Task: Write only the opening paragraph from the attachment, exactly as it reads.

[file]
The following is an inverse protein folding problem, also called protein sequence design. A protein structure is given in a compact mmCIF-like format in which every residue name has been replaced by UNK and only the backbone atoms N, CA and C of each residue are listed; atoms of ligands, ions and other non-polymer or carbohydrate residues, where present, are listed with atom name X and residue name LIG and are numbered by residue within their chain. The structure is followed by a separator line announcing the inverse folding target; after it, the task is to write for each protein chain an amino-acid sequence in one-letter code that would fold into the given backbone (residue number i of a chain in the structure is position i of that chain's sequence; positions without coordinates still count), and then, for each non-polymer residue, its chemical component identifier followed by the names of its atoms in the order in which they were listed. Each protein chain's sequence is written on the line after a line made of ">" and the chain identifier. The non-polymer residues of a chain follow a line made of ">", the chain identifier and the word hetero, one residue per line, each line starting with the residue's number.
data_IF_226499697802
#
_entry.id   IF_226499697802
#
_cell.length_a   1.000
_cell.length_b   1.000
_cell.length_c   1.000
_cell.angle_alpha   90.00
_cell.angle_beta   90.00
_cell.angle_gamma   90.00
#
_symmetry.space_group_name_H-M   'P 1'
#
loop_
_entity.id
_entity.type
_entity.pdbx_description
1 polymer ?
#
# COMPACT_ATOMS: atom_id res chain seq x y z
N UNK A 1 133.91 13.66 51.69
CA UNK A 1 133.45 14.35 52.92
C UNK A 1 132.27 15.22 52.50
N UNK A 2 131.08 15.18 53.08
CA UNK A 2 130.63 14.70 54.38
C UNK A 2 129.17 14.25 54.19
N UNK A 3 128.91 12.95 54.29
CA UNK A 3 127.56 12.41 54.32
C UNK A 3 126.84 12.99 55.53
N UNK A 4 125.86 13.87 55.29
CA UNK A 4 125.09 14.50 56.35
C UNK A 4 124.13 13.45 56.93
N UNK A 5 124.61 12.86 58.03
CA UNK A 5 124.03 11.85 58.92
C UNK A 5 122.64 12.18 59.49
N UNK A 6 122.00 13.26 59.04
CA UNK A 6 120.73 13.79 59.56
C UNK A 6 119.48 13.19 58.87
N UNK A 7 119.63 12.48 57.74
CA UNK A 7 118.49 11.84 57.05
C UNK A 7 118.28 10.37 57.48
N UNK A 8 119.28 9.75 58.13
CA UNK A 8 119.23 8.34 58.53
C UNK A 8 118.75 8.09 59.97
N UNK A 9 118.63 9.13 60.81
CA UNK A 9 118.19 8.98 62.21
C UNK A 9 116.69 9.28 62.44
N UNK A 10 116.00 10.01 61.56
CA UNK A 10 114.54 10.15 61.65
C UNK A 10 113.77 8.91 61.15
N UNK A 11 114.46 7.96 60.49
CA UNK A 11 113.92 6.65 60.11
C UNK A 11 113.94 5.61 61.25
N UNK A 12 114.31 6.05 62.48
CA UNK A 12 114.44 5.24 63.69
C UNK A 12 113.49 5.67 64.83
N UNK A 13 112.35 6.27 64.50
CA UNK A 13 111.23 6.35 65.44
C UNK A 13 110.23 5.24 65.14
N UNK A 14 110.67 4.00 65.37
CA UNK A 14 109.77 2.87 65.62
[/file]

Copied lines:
The following is an inverse protein folding problem, also called protein sequence design. A protein structure is given in a compact mmCIF-like format in which every residue name has been replaced by UNK and only the backbone atoms N, CA and C of each residue are listed; atoms of ligands, ions and other non-polymer or carbohydrate residues, where present, are listed with atom name X and residue name LIG and are numbered by residue within their chain. The structure is followed by a separator line announcing the inverse folding target; after it, the task is to write for each protein chain an amino-acid sequence in one-letter code that would fold into the given backbone (residue number i of a chain in the structure is position i of that chain's sequence; positions without coordinates still count), and then, for each non-polymer residue, its chemical component identifier followed by the names of its atoms in the order in which they were listed. Each protein chain's sequence is written on the line after a line made of ">" and the chain identifier. The non-polymer residues of a chain follow a line made of ">", the chain identifier and the word hetero, one residue per line, each line starting with the residue's number.